In recent years attention has turned to the possible role of isoflavones in stimulating the growth of estrogen-sensitive breast tumors, as has been demonstrated in a widely used ovariectomized athymic mouse model.[3] As a result, clinicians generally advise breast cancer patients against regular soyfood consumption. A Canadian survey found that 25% of estrogen receptor (ER)-positive breast cancer patients stopped consuming soyfoods after receiving their diagnosis.[4] This issue is of obvious public health importance. In the United States alone, of the estimated 13.7 million Americans currently alive with a history of cancer, 41% had received a diagnosis of breast cancer.[5]

However, recently published clinical and prospective epidemiologic research questions the need for the advised restriction against soy. Also, doubts have been raised about the utility of the ovariectomized athymic mouse model for understanding the impact of isoflavones in humans. Furthermore, findings from the Women’s Health Initiative trials illustrate the uncertainty surrounding even the long-term use of estrogen,[6] as opposed to combination hormone therapy,[7] in the etiology of breast cancer. It is argued here that it is now time for oncologists and other clinicians to reconsider proscription against the use of soyfoods by women with a history of breast cancer.

Isoflavones

Among commonly consumed foods, only soybean-derived products provide physiologically relevant amounts of isoflavones. The soybean contains 12 different isoflavone isomers: the three aglycones genistein (4',5,7-trihydroxyisoflavone), daidzein (4',7-dihydroxyisoflavone), and glycitein (7,4'-dihydroxy-6-methoxyisoflavone); their respective β-glycosides genistin, daidzin, and glycitin; and three β-glucosides each esterified with either malonic or acetic acid.[8] (Isoflavone amounts used in this text refer to the aglycone equivalent weights.) When all forms of the individual isoflavones are considered, genistein, daidzein, and glycitein account for approximately 50%, 40%, and 10%, respectively, of the total soybean isoflavone content.[8]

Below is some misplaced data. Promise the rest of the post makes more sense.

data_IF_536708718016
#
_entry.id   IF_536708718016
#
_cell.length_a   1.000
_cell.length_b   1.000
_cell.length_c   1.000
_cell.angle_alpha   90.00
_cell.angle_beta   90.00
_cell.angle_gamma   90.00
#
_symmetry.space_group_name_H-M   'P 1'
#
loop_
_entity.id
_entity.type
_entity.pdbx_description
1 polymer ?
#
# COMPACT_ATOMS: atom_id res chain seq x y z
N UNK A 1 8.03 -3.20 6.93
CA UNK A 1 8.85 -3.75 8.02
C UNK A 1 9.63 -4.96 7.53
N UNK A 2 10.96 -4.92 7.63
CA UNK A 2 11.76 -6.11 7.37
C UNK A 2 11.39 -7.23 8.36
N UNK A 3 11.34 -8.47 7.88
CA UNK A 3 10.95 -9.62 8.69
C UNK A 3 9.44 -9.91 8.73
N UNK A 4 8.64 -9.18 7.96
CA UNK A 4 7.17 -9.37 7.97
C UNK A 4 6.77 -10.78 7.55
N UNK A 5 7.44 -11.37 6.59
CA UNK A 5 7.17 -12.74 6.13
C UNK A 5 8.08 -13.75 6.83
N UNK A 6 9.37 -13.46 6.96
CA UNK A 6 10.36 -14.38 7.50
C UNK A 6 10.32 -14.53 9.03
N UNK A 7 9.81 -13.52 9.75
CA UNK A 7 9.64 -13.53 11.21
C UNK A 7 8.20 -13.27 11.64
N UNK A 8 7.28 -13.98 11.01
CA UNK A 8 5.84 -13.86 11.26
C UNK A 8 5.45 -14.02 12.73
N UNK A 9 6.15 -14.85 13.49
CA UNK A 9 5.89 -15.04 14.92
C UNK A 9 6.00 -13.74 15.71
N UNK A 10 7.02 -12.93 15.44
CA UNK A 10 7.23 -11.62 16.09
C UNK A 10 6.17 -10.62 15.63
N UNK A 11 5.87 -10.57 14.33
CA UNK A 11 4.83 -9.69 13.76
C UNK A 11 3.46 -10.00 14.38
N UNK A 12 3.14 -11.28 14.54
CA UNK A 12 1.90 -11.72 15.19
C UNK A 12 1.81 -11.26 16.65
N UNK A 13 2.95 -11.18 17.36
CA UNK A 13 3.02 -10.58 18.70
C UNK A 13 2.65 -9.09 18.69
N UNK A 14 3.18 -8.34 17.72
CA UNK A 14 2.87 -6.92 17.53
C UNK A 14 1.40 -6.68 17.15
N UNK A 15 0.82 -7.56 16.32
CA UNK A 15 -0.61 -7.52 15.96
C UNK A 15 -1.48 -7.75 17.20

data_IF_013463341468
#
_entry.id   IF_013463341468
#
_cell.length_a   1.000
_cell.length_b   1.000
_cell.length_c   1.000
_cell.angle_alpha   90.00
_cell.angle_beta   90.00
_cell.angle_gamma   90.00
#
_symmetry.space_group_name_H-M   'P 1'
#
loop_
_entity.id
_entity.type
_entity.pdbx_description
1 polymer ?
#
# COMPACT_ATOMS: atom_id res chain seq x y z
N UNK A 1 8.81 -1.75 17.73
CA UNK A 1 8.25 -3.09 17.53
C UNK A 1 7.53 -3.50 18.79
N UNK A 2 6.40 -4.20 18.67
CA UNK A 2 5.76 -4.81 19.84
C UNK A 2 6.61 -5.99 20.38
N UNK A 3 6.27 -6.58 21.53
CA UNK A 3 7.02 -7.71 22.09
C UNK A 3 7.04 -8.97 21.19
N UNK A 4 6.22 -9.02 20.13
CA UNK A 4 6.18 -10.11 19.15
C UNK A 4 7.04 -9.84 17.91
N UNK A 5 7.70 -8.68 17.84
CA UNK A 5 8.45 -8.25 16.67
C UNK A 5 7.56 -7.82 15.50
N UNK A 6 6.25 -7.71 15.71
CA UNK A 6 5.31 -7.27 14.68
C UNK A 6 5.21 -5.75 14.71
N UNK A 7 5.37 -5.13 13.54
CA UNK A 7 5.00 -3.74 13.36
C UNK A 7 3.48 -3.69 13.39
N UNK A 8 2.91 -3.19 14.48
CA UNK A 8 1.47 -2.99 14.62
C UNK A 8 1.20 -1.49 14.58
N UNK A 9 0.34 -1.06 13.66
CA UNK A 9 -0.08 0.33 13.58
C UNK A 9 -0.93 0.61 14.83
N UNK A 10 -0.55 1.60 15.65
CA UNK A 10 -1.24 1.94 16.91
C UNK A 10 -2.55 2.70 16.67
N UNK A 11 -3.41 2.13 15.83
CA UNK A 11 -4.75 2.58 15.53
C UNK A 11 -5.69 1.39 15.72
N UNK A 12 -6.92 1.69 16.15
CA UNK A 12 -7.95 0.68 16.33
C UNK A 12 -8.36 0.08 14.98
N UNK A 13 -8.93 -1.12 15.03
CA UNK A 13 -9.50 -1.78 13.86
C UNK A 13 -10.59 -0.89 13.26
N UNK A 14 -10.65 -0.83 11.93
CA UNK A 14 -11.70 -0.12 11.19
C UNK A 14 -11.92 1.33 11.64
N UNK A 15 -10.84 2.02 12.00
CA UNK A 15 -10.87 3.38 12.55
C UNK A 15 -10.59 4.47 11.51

There are approximately 3.5 mg of isoflavones per gram of protein in traditional soyfoods,[9] whereas in some more modern forms of soy as much as 80% of the isoflavone content is lost during processing. On average, there are 20–30 mg of isoflavones per serving of traditional soyfoods (eg, 250 mL soymilk, 100 g tofu), and older Japanese and Shanghai Chinese individuals consume about 30–50 mg of isoflavones per day.[9]